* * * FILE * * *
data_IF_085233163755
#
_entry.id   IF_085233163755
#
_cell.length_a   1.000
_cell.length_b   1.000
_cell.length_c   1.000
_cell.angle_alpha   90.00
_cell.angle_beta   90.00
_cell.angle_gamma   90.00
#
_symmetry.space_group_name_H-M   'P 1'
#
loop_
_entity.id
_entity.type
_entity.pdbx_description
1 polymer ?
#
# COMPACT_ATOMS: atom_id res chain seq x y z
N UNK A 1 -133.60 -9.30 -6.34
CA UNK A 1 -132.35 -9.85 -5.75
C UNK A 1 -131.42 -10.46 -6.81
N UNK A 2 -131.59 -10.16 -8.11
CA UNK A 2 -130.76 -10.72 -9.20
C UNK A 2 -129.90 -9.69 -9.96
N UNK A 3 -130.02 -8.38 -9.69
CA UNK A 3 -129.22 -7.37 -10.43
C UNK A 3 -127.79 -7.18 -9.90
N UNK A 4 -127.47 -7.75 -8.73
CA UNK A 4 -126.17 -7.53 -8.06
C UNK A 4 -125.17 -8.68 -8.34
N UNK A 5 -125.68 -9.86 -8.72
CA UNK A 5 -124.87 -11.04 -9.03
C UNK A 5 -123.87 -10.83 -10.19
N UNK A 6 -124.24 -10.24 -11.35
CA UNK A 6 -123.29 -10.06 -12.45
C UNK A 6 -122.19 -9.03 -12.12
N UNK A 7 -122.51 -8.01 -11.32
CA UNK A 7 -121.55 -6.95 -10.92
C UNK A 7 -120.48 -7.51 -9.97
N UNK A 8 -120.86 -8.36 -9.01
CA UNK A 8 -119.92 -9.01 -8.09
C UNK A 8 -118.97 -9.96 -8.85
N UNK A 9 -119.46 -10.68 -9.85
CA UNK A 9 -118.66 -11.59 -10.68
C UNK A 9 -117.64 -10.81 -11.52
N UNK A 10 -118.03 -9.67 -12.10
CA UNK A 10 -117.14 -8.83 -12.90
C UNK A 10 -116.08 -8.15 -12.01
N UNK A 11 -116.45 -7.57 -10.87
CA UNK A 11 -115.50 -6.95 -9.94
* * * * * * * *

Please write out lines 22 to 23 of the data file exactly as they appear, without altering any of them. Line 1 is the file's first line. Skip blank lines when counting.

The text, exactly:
CA UNK A 1 -132.35 -9.85 -5.75
C UNK A 1 -131.42 -10.46 -6.81